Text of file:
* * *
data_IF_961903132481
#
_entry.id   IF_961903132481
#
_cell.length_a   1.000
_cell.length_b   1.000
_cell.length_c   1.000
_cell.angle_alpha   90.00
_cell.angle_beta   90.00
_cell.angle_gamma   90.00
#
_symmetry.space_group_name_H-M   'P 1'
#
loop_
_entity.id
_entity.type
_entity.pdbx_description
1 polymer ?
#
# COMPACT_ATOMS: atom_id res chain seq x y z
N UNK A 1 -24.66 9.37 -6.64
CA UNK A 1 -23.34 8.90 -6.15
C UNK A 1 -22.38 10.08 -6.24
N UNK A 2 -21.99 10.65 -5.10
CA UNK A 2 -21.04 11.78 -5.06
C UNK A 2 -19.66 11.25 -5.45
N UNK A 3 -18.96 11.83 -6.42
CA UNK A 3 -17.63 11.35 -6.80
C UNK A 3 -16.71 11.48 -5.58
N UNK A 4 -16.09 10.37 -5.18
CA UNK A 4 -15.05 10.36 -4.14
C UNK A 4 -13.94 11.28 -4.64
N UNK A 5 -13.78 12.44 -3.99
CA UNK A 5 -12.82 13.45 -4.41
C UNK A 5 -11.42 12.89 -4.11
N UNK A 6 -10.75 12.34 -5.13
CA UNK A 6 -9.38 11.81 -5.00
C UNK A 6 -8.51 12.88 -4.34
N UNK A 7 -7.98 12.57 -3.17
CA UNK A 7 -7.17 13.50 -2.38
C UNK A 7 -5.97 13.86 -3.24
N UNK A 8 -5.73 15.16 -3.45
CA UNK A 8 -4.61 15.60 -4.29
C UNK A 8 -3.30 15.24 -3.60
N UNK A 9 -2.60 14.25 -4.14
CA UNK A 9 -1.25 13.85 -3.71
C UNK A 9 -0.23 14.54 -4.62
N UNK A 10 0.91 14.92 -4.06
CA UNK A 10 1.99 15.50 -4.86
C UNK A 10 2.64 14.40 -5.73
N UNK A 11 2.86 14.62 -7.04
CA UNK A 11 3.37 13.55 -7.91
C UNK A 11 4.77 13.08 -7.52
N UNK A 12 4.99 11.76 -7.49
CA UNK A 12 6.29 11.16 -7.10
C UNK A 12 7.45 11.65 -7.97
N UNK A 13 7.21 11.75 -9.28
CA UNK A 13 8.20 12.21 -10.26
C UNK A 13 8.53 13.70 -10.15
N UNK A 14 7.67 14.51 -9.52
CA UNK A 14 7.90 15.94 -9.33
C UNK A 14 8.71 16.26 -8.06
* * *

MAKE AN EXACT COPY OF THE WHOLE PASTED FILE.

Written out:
data_IF_961903132481
#
_entry.id   IF_961903132481
#
_cell.length_a   1.000
_cell.length_b   1.000
_cell.length_c   1.000
_cell.angle_alpha   90.00
_cell.angle_beta   90.00
_cell.angle_gamma   90.00
#
_symmetry.space_group_name_H-M   'P 1'
#
loop_
_entity.id
_entity.type
_entity.pdbx_description
1 polymer ?
#
# COMPACT_ATOMS: atom_id res chain seq x y z
N UNK A 1 -24.66 9.37 -6.64
CA UNK A 1 -23.34 8.90 -6.15
C UNK A 1 -22.38 10.08 -6.24
N UNK A 2 -21.99 10.65 -5.10
CA UNK A 2 -21.04 11.78 -5.06
C UNK A 2 -19.66 11.25 -5.45
N UNK A 3 -18.96 11.83 -6.42
CA UNK A 3 -17.63 11.35 -6.80
C UNK A 3 -16.71 11.48 -5.58
N UNK A 4 -16.09 10.37 -5.18
CA UNK A 4 -15.05 10.36 -4.14
C UNK A 4 -13.94 11.28 -4.64
N UNK A 5 -13.78 12.44 -3.99
CA UNK A 5 -12.82 13.45 -4.41
C UNK A 5 -11.42 12.89 -4.11
N UNK A 6 -10.75 12.34 -5.13
CA UNK A 6 -9.38 11.81 -5.00
C UNK A 6 -8.51 12.88 -4.34
N UNK A 7 -7.98 12.57 -3.17
CA UNK A 7 -7.17 13.50 -2.38
C UNK A 7 -5.97 13.86 -3.24
N UNK A 8 -5.73 15.16 -3.45
CA UNK A 8 -4.61 15.60 -4.29
C UNK A 8 -3.30 15.24 -3.60
N UNK A 9 -2.60 14.25 -4.14
CA UNK A 9 -1.25 13.85 -3.71
C UNK A 9 -0.23 14.54 -4.62
N UNK A 10 0.91 14.92 -4.06
CA UNK A 10 1.99 15.50 -4.86
C UNK A 10 2.64 14.40 -5.73
N UNK A 11 2.86 14.62 -7.04
CA UNK A 11 3.37 13.55 -7.91
C UNK A 11 4.77 13.08 -7.52
N UNK A 12 4.99 11.76 -7.49
CA UNK A 12 6.29 11.16 -7.10
C UNK A 12 7.45 11.65 -7.97
N UNK A 13 7.21 11.75 -9.28
CA UNK A 13 8.20 12.21 -10.26
C UNK A 13 8.53 13.70 -10.15
N UNK A 14 7.67 14.51 -9.52
CA UNK A 14 7.90 15.94 -9.33
C UNK A 14 8.71 16.26 -8.06